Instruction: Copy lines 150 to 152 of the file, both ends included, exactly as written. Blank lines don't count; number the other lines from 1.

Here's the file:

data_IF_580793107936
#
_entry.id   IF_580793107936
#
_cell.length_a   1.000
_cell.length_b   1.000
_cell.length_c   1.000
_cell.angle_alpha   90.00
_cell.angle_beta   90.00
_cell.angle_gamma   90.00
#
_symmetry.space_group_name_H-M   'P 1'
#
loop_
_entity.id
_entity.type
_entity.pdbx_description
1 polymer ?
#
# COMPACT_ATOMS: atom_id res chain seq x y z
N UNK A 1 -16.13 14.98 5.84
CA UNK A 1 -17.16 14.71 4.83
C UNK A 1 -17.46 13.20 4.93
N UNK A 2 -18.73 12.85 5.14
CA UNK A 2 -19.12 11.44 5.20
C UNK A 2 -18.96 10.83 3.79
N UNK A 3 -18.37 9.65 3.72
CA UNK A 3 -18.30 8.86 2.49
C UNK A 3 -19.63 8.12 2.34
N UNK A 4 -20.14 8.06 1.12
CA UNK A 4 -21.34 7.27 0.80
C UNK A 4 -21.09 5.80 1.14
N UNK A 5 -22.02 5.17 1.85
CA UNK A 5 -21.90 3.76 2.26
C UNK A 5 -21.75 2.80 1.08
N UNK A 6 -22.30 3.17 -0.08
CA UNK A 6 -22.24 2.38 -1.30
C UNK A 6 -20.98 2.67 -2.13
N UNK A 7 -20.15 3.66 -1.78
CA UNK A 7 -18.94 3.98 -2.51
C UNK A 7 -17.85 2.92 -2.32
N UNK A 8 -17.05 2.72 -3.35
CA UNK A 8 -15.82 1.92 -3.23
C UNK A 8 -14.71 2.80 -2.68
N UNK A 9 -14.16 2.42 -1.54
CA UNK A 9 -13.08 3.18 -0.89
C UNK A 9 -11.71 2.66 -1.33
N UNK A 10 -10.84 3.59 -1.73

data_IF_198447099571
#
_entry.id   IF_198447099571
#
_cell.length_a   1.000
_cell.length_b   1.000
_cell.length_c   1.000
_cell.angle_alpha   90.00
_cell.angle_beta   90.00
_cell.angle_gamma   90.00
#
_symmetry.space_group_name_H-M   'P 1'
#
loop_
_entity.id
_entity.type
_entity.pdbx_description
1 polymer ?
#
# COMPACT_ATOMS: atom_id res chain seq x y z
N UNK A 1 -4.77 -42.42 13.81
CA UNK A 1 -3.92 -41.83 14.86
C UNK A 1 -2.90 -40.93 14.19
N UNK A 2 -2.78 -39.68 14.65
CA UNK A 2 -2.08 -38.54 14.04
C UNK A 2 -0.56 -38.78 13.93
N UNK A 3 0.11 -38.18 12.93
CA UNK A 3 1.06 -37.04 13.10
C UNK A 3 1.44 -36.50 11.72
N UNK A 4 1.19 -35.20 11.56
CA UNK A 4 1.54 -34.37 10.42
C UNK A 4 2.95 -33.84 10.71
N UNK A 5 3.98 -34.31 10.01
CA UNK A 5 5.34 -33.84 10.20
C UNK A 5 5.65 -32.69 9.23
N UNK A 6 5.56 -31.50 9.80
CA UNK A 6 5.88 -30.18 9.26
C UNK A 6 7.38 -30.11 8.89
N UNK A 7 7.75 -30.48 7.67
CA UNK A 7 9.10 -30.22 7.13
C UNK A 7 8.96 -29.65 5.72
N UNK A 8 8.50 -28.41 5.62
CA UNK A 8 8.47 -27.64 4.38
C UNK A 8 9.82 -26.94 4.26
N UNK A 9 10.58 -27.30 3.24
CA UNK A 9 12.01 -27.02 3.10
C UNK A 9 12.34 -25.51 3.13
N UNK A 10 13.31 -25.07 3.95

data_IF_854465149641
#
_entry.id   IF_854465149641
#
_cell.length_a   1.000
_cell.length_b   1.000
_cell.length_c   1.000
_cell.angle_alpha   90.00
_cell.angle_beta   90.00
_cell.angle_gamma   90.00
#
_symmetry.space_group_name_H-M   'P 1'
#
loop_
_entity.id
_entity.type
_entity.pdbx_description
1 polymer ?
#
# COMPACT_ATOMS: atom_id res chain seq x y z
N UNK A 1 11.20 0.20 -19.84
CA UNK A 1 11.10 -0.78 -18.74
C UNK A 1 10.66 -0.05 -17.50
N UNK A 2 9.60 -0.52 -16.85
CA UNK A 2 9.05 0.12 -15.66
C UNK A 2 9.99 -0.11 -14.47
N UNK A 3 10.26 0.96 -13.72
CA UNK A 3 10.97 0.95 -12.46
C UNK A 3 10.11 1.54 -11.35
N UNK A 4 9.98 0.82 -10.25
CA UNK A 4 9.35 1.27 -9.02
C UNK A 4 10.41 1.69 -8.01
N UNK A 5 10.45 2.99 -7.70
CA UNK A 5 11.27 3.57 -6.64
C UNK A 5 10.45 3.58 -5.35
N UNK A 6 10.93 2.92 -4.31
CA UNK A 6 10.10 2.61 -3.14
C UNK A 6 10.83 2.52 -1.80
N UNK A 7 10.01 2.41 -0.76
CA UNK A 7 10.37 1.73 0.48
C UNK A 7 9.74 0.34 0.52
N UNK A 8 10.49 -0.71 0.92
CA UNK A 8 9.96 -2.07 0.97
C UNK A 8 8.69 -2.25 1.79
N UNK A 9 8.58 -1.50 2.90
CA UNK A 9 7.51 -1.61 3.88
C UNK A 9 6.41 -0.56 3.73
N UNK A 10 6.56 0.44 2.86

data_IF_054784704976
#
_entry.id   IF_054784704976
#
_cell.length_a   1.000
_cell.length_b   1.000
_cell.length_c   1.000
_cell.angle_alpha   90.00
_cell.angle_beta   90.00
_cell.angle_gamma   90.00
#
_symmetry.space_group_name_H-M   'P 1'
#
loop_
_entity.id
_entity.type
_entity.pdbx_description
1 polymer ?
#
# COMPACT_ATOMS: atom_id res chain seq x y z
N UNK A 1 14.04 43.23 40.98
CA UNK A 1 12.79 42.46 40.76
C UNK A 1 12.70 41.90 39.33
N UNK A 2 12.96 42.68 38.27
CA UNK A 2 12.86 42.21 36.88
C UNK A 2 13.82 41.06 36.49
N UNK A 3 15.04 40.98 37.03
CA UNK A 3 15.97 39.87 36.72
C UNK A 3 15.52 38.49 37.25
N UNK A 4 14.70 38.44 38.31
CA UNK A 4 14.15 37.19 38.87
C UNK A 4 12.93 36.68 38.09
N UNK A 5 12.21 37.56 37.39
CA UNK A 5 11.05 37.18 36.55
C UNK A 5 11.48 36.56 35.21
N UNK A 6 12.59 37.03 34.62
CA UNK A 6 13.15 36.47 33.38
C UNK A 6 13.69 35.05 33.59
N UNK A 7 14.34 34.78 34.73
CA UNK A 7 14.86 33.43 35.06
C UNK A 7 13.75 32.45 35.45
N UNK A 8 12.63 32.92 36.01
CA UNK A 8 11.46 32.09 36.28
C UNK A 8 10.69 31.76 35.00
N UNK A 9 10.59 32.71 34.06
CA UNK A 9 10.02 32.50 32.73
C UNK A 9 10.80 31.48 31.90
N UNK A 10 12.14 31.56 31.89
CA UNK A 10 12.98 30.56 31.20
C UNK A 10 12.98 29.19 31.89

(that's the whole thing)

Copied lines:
_cell.length_b   1.000
_cell.length_c   1.000
_cell.angle_alpha   90.00